How Do Lawyers Work? How Do You Work?


“How Lawyers Work” series at The Lawyerist

The Lawyerist has introduced an interesting series of profiles of individual lawyers called “How Do Lawyers Work?”

Not only do I find it intriguing to look into the work lives of other legal practitioners and discover what digital tools and programs they find most useful to their practices, it is also a fun exercise to answer The Lawyerist‘s questions yourself, and see how your answers compare to those of others.

Here are some of the questions the series poses:

  • What apps or tools are essential to your daily workflow?
  • What does your workspace look like?
  • What is one thing that you listen to/read/watch that everyone should?

Other questions relate to such critical matters as deadlines and coffee sources.

Here are two examples of the interviews The Lawyerist has published so far:

You can check out others by clicking here, or on the image from The Lawyerist above.

I welcome your thoughts on this or any other law-related subject, either through the comments below or directly via email.

India’s Leading Law Firms Honoured at Leadership Summit in Mumbai

Leadership Summit 2017 Awards Presentations, Mumbai

Leadership Summit 2017, Overview and Awards Presentations, Mumbai

Congratulations to Edge International principal Bithika Anand, founder and CEO of Legal League Consulting, for her role in organizing the Leadership Summit and Excellence Awards, 2017, held in Mumbai in early February. The focus of the conference was on the “evolving role of law in empowering and enabling businesses to drive the economy.” Guest speakers explored policy changes the Indian government has introduced to help synchronize the country’s economy with the global economy, and how these changes are being implemented.

The Leadership Summit provided a platform for more than 200 participants to share ideas, to learn, and to deliberate the way forward with speakers from the business, policy-making, legal, entrepreneurial and academic sectors. The conference was followed by the presentation of awards in special and general categories.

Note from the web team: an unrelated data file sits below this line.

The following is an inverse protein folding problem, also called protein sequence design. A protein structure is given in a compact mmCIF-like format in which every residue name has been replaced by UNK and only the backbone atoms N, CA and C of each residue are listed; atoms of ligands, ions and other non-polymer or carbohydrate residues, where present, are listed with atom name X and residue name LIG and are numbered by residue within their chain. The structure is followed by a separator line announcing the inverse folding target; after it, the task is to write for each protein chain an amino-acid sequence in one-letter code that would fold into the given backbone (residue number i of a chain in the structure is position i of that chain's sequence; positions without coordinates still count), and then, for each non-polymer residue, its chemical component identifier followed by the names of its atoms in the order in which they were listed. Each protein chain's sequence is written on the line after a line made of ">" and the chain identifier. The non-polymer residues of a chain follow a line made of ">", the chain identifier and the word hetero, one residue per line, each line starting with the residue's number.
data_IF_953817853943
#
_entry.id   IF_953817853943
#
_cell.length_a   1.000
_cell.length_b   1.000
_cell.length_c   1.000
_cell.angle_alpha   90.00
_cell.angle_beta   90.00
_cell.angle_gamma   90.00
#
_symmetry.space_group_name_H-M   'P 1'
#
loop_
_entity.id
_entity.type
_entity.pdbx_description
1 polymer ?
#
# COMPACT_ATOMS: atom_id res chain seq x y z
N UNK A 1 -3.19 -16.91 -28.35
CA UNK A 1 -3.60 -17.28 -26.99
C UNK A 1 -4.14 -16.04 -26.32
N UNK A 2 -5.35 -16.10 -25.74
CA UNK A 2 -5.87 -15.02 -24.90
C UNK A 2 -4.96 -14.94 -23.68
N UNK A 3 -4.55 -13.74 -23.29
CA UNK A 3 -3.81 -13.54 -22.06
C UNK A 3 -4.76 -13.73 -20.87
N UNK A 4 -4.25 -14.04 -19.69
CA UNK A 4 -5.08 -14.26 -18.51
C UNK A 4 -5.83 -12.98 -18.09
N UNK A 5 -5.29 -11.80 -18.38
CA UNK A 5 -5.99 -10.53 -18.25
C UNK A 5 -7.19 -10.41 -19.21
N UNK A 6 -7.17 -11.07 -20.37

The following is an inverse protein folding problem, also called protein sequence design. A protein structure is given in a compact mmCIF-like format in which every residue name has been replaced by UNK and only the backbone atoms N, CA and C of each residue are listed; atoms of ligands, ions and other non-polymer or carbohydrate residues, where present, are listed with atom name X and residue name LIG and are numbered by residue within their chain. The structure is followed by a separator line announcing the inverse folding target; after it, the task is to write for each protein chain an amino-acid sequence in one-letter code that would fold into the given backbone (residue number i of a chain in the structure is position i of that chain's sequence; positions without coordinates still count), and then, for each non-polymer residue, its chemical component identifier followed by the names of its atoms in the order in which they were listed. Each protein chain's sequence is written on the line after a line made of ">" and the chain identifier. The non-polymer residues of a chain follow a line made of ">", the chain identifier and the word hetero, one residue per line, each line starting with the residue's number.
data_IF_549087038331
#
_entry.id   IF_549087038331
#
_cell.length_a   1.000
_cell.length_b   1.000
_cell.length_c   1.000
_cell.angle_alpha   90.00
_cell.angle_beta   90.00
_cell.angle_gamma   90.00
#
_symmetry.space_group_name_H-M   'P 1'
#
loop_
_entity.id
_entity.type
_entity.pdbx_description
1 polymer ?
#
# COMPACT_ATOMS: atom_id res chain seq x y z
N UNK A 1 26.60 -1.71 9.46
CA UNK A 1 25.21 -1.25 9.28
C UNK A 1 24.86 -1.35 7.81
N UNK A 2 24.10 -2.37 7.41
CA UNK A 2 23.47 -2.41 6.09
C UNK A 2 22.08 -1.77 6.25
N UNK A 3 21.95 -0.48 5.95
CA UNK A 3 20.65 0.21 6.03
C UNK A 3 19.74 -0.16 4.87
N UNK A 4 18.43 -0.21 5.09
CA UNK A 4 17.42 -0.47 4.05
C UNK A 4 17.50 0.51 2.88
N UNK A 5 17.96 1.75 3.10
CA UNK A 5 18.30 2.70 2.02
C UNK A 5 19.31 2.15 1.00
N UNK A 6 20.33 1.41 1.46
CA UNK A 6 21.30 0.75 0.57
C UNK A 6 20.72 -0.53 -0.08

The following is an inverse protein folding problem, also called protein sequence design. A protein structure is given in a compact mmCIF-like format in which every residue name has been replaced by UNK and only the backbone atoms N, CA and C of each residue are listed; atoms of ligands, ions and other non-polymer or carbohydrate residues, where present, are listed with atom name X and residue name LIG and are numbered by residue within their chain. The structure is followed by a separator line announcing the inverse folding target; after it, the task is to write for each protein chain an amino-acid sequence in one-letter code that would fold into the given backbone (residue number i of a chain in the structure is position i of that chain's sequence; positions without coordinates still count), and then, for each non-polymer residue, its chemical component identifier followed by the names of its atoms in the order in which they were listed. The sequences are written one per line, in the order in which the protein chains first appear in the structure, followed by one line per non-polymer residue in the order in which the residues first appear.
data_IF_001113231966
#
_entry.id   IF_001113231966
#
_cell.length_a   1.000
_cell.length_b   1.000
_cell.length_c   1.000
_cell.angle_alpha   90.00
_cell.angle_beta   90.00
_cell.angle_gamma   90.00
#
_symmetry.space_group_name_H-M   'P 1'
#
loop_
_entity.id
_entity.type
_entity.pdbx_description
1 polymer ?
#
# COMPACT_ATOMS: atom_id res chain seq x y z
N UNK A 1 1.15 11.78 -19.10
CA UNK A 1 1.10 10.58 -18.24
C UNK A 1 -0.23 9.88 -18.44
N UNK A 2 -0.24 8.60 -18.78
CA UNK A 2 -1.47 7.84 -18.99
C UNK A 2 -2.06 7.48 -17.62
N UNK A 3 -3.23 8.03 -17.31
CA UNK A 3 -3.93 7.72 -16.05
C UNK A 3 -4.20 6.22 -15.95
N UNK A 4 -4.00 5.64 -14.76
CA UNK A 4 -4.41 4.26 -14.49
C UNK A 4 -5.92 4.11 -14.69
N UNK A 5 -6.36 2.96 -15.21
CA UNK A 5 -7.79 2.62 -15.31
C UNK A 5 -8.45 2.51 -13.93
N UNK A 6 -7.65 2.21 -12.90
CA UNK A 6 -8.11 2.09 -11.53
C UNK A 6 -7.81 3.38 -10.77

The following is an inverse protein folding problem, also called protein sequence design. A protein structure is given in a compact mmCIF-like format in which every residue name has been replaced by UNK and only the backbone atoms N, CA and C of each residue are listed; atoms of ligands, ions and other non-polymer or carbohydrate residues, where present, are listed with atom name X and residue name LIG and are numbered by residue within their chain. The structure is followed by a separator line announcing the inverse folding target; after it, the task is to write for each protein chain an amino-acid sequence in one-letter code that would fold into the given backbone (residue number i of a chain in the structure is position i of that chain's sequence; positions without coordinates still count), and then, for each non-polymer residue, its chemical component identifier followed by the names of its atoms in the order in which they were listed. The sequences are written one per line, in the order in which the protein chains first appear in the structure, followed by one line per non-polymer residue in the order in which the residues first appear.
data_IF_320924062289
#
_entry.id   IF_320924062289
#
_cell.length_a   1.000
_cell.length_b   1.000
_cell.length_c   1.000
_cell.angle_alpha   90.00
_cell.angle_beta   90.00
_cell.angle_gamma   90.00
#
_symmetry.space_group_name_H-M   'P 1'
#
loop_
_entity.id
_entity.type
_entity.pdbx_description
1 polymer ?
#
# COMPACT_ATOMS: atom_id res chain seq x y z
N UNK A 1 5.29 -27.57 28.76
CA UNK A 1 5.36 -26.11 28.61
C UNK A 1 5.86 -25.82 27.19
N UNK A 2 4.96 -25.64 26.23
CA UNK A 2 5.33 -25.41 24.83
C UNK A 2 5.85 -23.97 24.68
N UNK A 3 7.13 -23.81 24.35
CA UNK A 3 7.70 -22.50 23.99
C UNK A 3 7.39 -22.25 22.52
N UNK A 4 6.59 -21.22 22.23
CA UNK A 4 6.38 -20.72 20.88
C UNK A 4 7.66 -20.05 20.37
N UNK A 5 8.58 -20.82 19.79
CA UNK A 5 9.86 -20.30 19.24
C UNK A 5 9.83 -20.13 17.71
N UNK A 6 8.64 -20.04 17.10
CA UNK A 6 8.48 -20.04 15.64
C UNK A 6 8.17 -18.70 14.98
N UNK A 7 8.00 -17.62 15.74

Bithika Anand, whose legal consulting company has offices in Delhi and Mumbai, advises Edge International on India-specific growth and business initiatives. She is also an honourary consultant to the Society of Indian Law Firms (SILF), where she works with the organization and advises its members in matters relating to compliance with best industry practices.

I welcome your thoughts on this or any other matter related to the law, either in the comments section below or directly via email.

“Live Your Magic” Series Inspires Readers of All Ages

1I am taking a break from my usual subject matter today to let you know about a remarkable series of books and videos created by my long-time friend Larry Anderson, of Edmonton, Alberta, Canada.

Larry’s journey began when he was a high-school dropout, living alone and lonely in a rooming house, working in a dead-end job. He resolved to turn his life around, and he has done so in spectacular fashion. Today, Larry is one of the few people in the world who I can describe as deeply happy, having more than achieved his goals in all areas of his life: financially, socially, emotionally, and spiritually. He is a founding partner in a highly successful home-building corporation, a popular inspirational speaker, a devoted husband and a doting father and grandfather. Today, Larry spends his winters based in Palm Springs and his summers in Edmonton pursuing his interests in travel, philanthropy and golf.

2One of Larry’s ongoing missions has been to share what he has learned over the course of his life with others who want to benefit from his knowledge, and from the knowledge of others that he has accumulated and applied successfully to his own initiatives and challenges. The result is two books and a video and workbook series available through the website Live Your Magic. The proceeds from all sales go to charity, education and arts initiatives that support youth.

  • Inspiration to Live your Magic! is a compendium of 75 brief, easily read biographies of such notable individuals as Alfred Nobel, Celine Dion, Benjamin Franklin and J.K. Rowling.
  • Wisdom to Live Your Magic! contains “Life Lessons from 50 Amazing Teachers,” including Oprah Winfrey, Aristotle, Victor Frankl, Steve Jobs, and many, many others.
  • Journey to Live Your Magic is a series of six videotapes and nine workbooks that have been created to help viewers apply principles of success, wisdom and inspiration to their own lives.

3The highly regarded Kirkus Reviews has described Inspiration as “An upbeat, inspiring celebration of mankind’s ability to challenge the odds,” and Wisdom as “A valuable guide that encourages and enables self-actualization.”

Whether it is a young person looking for a role model, an adult seeking inspiration to redirect their lives, or a speaker looking for a subject on which to build an inspirational talk, I cannot recommend this series highly enough.

“Chat Bot” Offers Free Legal Advice to Refugees

business robotThe Telegraph reports that a university student has developed a way to provide free legal advice via Facebook Messenger to refugees who are looking for asylum in the U.S., U.K. and Canada. Joshua Browder, who has been named a Forbes’ “Thirty Under Thirty” for his entrepreneurial prowess, first attracted attention last year for the legal-assistance bot DoNotPay, which has helped overturn more than 160,000 parking tickets in the U.K. and U.S.